The following guide provides everything you need to know to successfully raise capital for your startup. Startup funding doesn’t need to be complicated, investors are actively looking to deploy capital into new ideas and businesses.
- Where To Raise Capital [Video]
- Creating A Pitch Deck
- Meeting & Pitching To Investors
- Negotiations, Equity & Contracts
Where To Raise Capital
There are a number of options for startups to raise capital and get funded. Which route you choose depends largely on the amount of funds required and how the business will appeal to retail and institutional investors.
Crowdfunding platforms offer a modern way to connect investors and startups through an online marketplace for investments and new products.
A startup will usually create a listing for their business or product which will be published on the crowdfunding website. Investors will periodically check through the listings to see if anything meets their investment criteria.
Consumer focused crowdfunding platforms take this a step further by enabling startups to pre-sell their innovative products direct to end users.
Consumer Focused Crowdfunding Platforms
Kickstarter is the market leader in this field. Their website has raised over $5 billion USD for startup founders.
Kickstarter is built around projects and each project must have a clearly defined goal. Project founders provide unique rewards for their backers, often tiered based on investment level.
In practice consumers view Kickstarter as an online store for the next generation of gadgets. The 20m backers tend to have a geeky, early adopter profile and products that appeal to that demographic do well.
Indiegogo provides a more hands on approach than Kickstarter. You’ll get to speak to a rep who can advise on the crowdfunding campaign. They have tools to help founders identify backer demographics and also provide post-funding support.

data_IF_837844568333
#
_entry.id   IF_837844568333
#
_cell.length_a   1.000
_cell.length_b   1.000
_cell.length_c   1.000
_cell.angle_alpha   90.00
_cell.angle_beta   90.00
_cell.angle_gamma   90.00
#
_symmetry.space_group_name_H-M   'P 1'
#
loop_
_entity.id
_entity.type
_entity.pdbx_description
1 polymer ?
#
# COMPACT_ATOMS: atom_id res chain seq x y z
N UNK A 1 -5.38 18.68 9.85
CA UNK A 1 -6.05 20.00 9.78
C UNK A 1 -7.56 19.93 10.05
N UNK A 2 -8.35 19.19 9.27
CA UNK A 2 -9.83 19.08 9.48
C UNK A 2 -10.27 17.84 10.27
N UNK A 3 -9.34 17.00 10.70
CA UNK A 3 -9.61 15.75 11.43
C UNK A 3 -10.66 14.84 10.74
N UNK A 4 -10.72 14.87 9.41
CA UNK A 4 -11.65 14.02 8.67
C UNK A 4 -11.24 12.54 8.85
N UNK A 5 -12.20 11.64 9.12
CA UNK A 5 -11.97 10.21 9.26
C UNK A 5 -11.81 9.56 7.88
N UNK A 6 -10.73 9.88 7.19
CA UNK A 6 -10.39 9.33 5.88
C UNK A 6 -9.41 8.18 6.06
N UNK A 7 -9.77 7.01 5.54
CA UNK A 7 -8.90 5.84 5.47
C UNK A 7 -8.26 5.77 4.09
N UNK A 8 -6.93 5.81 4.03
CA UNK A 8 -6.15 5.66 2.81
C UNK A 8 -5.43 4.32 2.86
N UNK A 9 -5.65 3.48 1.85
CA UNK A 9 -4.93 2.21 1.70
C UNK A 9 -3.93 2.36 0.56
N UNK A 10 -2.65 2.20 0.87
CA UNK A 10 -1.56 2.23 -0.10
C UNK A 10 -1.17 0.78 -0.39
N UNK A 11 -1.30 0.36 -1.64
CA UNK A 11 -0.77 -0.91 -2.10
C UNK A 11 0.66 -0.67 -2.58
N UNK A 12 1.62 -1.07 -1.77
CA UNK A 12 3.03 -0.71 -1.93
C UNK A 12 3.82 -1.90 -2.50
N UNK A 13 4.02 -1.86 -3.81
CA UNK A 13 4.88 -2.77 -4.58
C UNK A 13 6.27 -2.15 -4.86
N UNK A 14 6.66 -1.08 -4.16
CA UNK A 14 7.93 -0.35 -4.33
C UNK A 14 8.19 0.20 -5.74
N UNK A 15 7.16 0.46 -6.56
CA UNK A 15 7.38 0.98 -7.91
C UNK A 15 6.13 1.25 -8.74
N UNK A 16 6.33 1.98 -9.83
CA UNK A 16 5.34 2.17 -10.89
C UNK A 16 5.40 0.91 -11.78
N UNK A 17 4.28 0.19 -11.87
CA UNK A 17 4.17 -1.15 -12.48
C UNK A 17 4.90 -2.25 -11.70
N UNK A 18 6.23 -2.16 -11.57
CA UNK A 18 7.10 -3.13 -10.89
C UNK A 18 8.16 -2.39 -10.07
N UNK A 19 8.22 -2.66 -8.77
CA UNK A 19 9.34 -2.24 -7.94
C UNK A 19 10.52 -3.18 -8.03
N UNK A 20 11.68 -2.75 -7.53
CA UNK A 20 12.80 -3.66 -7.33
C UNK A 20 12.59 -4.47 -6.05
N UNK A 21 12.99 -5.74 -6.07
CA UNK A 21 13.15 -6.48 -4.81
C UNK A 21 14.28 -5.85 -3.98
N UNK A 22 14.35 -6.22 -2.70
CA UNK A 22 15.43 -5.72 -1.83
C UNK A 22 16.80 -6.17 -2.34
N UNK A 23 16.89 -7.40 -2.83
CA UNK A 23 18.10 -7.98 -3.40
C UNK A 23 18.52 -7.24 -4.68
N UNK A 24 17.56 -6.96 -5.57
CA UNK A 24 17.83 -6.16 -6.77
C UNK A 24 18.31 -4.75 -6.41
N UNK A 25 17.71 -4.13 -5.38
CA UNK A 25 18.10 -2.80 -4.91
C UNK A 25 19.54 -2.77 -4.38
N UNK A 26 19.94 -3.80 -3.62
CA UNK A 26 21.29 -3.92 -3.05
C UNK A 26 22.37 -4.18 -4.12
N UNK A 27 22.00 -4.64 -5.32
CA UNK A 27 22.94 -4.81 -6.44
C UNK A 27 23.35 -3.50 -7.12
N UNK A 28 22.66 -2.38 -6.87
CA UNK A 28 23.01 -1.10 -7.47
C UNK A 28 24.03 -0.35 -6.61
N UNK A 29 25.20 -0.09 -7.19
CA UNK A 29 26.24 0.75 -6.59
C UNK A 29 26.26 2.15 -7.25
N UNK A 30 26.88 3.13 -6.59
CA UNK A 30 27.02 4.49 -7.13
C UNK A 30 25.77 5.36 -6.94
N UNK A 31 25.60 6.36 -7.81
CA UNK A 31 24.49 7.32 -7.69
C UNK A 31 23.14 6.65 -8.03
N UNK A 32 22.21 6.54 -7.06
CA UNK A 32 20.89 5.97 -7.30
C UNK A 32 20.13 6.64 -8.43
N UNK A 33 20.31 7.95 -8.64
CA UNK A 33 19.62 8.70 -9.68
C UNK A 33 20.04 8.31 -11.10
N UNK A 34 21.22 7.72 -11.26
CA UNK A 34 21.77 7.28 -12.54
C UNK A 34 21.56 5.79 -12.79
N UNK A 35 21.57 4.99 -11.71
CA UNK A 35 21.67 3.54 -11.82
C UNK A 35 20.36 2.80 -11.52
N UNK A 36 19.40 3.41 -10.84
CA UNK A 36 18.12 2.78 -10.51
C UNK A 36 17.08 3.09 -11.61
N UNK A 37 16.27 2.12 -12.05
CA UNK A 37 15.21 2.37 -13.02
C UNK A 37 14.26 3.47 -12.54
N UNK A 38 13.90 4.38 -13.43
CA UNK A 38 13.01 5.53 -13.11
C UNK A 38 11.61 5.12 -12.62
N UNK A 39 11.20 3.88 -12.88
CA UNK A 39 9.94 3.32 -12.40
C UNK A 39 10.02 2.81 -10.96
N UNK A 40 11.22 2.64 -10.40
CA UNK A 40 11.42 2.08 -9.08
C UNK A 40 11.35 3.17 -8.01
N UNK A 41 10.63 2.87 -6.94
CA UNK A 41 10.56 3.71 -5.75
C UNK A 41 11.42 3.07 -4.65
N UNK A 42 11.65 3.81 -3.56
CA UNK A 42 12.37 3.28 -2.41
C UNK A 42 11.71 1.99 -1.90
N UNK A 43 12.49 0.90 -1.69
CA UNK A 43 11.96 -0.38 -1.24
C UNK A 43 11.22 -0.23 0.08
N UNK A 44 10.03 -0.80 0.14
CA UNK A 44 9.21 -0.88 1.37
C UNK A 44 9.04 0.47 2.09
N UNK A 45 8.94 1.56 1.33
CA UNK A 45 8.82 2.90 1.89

Indiegogo get’s about half as much internet traffic as Kickstarter but there is still over 10m visitors per month according to Similarweb.
Investor Focused Crowdfunding Platforms
Investor focused crowdfunding platforms focus on high net worth individuals who generally allocate a small amount of their net worth to funding startups.
Investor focused platforms generally offer equity in exchange for funding.
Seedrs is an online directory of investment opportunities. It’s mainly for UK startups looking to raise between £100k to a few million.
I’ve spoken to the guys at Seedrs in the past and always found them to be professional and helpful.
Crowdcube is another UK based crowdfunding platform similar to Seedrs. They have institutional funds to deploy alongside the retail investors that discover businesses on their site.
Crunchbase is an American based website that acts as a discovery platform for investors. If you wanted to find out what new apps there are in a certain niche then you can pull up a list of recent projects and their investments using crunchbase. It’s used a lot by VC’s and angel investors to find new projects and get an overview of a sector.
Government Grants & Tax Relief
I only really have experience of government support in the UK so if you are raising funds elsewhere it’s probably worth skipping to the next section.
There is a list of government finance and support schemes available to startups and SME’s here:
These are often regionally based and there’s going to be a lot of paperwork and red tape associated with releasing public funding.
One of the most successful and popular grant programmes is Innovate UK’s Open Grant.
The government also offers tax relief for investment and innovation.
R&D Tax Relief
Businesses can get a 33% refund on R&D spend. Most tech startups will be able to benefit from this as R&D can be on a broad range of innovative technologies.
SEIS | Seed Enterprise Investment Scheme
The SEIS programme offers both income tax and capital gains tax relief to investors in small businesses and startups. If you are raising capital in the UK you’ll get asked at some point if you are SEIS or EIS registered. EIS is a similar program for larger or more established enterprises.
It’s relatively easy to apply and takes between one to three months to get approval. It’s definitely something that’s worth doing if you are planning to raise capital further down the road.
Friends & Family
I have mixed feelings about this. While friends and family is probably the low hanging fruit in terms of ease of accessing capital it can have a long term negative impact.